What is Modern Standby
Windows 10 Modern Standby (Modern Standby) expands the Windows 8.1 Connected Standby power model. Connected Standby, and consequently Modern Standby, enable an instant on / instant off user experience, similar to smartphone power models. Just like the phone, the S0 low power idle model enables the system to stay connected to the network while in a low power mode.
Although Modern Standby enables an instant on/off user experience like Connected Standby, Modern Standby is more inclusive than the Windows 8.1 Connected Standby power model. Modern Standby allows for market segments previously limited to the Traditional Sleep (S3) power model to take advantage of the low power idle model. Example systems include systems based on rotational media and hybrid media (for example, SSD + HDD or SSHD) and/or a NIC that doesn’t support all of the prior requirements for Connected Standby.
The number of systems supporting Modern Standby rather than S3 is increasing over time. The Modern Standby section outlines important changes, partner requirements, and best practices for enabling Modern Standby.
Modern Standby is available for both Windows 10 desktop and Windows 10X.
Switching between S3 and Modern Standby cannot be done by changing a setting in the BIOS. Switching the power model is not supported in Windows without a complete OS re-install.
Functional Overview of Modern Standby
A Modern Standby session encompasses the entire screen-off to screen-on user scenario. However, individual screen off and sleep segments make up an overall Modern Standby session. These states differentiate periods of quiescing software behavior from periods of long term low power. For this reason, Microsoft conceputalizes modern sleep as equivalent to traditional S3 sleep, with the added benefit of allowing value-added software activities to run periodically.
In Windows 10, low power is achieved by only waking from the lowest power state when absolutely necessary and only allowing software to execute in short, controlled bursts of activity, dramatically reducing the opportunities for software components to execute. Windows and the SoC hardware are always listening for interesting events (such as a network packet or user input at a keyboard) and will wake up instantly when needed. The system will wake when there is real time action required, such as for OS maintenance or when a user wakes the system.
Modern Standby consists of multiple hardware and software power modes, all of which occur with the screen turned off. The complexity of Modern Standby is a result of keeping the system alive to process background tasks, while ensuring that the system stays quiet enough to achieve long battery life.
Entry to Modern Standby
Modern Standby starts when the user causes the system to enter sleep (e.g user pressing the power button, closing the lid, idling out, or selecting Sleep from the power button in the Windows Start menu). On entry to Modern Standby, apps and system software must be made ready for the transition to low-power operation. (See Prepare software for Modern Standby.) After software components and apps have been prepared for low-power operation, hardware components, including their software device drivers, must be similarly prepared for low-power operation. (See Prepare hardware for Modern Standby.) Both software and hardware must be made ready for low-power operation.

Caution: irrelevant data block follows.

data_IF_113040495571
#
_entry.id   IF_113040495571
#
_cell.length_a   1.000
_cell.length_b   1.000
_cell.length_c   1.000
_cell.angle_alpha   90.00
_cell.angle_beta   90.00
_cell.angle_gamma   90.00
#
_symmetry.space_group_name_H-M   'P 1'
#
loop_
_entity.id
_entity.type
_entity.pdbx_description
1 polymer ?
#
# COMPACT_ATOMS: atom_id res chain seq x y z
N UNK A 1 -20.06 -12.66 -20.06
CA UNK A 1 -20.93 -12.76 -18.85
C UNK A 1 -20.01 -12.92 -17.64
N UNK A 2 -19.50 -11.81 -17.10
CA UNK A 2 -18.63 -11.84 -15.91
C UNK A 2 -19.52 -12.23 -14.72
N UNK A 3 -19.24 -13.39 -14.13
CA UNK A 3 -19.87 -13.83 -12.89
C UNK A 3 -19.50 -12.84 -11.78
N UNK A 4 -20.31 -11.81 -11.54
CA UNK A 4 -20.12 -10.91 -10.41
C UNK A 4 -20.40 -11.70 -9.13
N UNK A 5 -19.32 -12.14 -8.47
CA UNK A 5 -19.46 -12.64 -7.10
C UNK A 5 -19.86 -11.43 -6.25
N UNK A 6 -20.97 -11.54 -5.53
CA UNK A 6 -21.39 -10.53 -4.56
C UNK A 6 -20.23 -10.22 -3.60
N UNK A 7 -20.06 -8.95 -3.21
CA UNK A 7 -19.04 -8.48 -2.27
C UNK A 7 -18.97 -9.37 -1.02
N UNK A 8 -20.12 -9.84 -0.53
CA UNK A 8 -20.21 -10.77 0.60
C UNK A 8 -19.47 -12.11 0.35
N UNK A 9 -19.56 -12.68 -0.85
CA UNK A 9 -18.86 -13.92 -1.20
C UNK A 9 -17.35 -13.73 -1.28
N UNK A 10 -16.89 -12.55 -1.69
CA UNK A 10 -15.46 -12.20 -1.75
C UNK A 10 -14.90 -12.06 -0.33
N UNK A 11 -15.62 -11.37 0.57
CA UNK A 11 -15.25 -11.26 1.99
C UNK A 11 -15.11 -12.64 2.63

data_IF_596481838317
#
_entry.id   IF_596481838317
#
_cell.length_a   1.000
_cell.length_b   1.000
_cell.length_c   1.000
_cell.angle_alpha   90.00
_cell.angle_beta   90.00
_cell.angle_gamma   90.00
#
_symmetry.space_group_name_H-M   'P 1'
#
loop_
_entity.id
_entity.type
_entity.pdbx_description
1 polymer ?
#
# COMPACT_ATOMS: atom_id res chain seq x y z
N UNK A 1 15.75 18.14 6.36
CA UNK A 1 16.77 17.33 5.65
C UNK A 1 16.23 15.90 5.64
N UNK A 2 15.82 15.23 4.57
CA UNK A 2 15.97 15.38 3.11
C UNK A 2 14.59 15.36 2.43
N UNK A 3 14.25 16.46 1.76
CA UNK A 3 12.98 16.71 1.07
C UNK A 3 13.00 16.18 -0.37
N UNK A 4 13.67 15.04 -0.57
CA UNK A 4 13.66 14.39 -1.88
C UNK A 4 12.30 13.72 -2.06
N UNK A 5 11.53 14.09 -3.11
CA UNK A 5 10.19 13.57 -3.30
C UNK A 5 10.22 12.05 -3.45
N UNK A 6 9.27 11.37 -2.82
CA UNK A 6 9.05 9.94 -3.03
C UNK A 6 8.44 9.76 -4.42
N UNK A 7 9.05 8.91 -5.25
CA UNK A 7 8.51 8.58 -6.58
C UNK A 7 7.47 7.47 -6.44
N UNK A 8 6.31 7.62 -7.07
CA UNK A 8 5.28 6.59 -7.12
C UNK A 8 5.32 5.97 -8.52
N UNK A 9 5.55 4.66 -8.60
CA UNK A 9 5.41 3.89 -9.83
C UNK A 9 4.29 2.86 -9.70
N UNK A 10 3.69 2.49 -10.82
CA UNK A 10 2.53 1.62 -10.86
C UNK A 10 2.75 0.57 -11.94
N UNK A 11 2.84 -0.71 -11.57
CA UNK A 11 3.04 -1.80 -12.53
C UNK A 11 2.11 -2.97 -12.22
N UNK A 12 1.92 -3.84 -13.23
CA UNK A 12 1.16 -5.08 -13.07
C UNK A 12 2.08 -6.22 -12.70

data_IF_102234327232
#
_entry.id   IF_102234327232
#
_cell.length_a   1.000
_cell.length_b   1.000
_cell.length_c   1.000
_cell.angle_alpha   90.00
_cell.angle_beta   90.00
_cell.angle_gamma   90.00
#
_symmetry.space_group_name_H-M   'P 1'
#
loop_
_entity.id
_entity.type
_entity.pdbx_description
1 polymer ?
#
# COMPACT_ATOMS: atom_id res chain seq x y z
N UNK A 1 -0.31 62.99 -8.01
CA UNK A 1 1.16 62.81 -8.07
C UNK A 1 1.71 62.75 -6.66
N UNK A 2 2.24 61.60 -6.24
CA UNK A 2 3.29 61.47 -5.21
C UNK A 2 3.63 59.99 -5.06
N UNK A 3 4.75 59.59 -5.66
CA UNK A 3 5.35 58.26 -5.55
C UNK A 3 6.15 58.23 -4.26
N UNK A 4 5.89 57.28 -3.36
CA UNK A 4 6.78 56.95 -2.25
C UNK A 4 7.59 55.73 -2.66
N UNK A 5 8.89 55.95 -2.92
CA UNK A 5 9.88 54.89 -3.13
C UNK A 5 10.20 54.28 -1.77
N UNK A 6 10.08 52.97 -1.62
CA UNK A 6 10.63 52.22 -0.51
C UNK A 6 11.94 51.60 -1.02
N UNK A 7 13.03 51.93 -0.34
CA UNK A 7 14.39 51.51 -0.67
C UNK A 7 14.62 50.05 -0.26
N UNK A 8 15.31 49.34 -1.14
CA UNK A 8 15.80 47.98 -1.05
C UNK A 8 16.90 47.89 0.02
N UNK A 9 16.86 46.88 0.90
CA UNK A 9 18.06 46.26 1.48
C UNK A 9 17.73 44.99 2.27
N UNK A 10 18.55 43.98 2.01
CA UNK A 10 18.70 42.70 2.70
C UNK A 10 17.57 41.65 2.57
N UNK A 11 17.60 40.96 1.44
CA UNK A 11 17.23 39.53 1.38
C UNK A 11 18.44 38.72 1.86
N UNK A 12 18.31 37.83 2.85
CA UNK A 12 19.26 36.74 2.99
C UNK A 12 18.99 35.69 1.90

Activity during Modern Standby
On-demand transitions to active mode can occur in response to user inputs, interrupts from networking devices and other hardware events. Windows transitions the SoC from active mode to idle mode after all software activity is stopped and the devices on and off the SoC have entered low-power states. (See Transitioning between active and idle states.)
The networking and communications devices automatically transition between active and low-power modes based on the software activity of the system during Modern Standby. When there are no system services or Microsoft Store app background tasks that require the network, the networking device is in the low-power, protocol offload, and WoL patterns mode. When a system service or background task requires network access, Windows automatically transitions the networking device to an active mode.
On occasion, the system stays in the active mode (with the screen off) for a longer interval of time. These longer active intervals occur for a variety of reasons, for example, processing incoming email or downloading critical Windows updates. Windows components that are allowed to leave the SoC in the active power state are called activators because they are registered with the power manager as capable of blocking the transition back to the idle power mode. The durations of these activities vary widely but are controlled to extend battery life. The durations of the activities can be viewed with the built-in SleepStudy software tool or through Event Tracing for Windows (ETW)-based instrumentation.
On Windows 8.1 Connected Standby systems, during Modern Standby, Windows transitions the SoC from idle mode to active mode a minimum of every 30 seconds to perform kernel maintenance tasks. This maintenance activity is extremely brief in duration (typically no more than a few hundred milliseconds) and cannot be adjusted. This does not happen on Windows 10 Modern Standby systems.
Resume from Modern Standby
When the user causes the system to resume from standby, e.g. presses the power button, the display is immediately turned on and networking devices are restored to their normal, active operating modes. The time from the power button press to the display turning on is less than one second. After the display is turned on and the networking device returns to normal operating mode, desktop applications resume and the system returns to its normal, screen-on active behavior.